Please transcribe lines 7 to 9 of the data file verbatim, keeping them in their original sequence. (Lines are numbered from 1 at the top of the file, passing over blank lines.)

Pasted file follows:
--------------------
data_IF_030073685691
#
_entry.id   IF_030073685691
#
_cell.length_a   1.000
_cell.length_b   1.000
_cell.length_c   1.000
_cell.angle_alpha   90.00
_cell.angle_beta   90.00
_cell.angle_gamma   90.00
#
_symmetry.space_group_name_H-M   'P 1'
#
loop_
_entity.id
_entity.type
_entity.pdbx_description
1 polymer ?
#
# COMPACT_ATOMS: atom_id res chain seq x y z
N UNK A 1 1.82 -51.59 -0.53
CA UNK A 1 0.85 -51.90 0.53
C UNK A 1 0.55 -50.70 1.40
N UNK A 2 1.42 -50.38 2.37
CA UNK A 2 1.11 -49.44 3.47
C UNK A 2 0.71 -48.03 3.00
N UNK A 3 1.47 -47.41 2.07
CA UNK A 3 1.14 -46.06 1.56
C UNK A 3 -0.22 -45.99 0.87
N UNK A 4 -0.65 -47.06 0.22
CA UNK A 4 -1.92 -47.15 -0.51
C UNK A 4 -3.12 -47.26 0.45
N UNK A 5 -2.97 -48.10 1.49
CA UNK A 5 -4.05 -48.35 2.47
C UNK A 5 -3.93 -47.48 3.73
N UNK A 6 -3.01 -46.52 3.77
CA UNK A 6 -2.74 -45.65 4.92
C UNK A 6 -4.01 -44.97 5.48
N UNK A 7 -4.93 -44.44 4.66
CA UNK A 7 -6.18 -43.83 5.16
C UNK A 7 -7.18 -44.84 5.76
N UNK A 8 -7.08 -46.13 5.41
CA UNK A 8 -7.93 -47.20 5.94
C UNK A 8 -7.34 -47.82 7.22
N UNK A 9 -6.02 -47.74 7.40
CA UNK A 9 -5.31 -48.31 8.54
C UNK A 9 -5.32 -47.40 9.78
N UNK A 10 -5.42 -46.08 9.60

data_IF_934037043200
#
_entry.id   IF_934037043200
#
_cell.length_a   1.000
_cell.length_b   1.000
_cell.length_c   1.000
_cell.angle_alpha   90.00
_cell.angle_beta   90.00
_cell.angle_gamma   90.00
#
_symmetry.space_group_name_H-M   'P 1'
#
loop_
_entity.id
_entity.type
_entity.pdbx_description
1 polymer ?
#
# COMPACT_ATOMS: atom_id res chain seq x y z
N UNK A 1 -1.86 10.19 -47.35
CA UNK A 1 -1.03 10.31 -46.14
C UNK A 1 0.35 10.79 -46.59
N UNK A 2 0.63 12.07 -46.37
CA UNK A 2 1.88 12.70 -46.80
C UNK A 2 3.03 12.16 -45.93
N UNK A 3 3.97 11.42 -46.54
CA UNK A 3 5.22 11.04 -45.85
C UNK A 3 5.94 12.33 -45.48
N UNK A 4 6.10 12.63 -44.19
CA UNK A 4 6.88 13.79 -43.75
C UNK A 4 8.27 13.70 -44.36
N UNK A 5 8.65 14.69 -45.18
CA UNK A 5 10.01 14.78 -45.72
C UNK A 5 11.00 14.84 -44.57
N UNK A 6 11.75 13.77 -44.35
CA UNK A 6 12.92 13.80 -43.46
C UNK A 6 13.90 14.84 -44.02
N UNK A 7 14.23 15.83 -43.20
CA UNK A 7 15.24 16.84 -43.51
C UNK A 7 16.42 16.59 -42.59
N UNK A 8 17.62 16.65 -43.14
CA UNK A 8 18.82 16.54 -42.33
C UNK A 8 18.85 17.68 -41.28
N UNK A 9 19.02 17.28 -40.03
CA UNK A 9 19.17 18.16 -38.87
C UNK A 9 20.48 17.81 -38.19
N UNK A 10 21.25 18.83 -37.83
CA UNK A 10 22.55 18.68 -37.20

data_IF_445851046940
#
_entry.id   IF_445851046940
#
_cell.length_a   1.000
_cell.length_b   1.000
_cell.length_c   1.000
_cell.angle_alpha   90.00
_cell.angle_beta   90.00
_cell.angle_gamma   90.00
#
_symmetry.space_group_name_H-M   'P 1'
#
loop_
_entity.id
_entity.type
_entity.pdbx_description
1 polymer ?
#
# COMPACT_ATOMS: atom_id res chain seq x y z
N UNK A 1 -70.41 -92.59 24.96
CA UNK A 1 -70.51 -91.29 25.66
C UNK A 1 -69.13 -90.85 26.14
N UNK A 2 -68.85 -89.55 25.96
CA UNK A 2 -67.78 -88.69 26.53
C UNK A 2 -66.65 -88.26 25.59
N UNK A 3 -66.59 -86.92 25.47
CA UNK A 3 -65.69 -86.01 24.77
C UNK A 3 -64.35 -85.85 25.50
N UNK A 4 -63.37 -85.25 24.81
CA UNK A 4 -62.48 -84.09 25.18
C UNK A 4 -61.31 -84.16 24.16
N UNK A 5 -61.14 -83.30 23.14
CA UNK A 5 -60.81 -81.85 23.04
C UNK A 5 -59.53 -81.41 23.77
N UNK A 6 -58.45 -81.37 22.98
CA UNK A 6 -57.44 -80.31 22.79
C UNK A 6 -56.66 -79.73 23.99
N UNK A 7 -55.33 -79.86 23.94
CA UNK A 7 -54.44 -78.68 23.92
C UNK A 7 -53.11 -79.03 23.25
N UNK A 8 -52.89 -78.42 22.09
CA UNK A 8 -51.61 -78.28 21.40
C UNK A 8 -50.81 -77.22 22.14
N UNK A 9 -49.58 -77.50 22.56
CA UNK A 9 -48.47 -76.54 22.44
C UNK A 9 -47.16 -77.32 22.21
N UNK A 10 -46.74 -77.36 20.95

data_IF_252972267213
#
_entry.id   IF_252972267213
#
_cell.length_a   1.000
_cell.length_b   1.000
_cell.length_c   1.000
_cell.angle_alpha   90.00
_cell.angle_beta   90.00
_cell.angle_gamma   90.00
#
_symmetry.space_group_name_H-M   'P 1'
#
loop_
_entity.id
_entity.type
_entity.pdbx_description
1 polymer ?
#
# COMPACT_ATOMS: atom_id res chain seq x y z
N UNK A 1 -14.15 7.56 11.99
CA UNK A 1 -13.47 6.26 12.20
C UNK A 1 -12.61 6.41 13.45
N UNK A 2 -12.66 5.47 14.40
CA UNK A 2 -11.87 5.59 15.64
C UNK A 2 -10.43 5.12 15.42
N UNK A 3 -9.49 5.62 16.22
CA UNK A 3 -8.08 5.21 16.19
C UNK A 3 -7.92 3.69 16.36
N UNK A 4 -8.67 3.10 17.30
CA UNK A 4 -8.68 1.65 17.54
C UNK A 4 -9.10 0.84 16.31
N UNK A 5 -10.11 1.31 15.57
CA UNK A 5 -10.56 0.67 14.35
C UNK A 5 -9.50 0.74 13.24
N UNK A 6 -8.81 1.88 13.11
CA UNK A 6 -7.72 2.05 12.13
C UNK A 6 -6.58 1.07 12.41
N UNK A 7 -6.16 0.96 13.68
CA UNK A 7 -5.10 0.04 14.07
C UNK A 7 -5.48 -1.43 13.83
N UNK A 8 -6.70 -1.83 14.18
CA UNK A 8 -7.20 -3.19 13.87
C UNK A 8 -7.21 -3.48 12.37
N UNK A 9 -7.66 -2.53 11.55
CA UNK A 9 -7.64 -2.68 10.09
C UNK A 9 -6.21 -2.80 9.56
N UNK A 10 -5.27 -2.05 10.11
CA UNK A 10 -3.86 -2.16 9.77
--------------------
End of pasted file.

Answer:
_cell.length_c   1.000
_cell.angle_alpha   90.00
_cell.angle_beta   90.00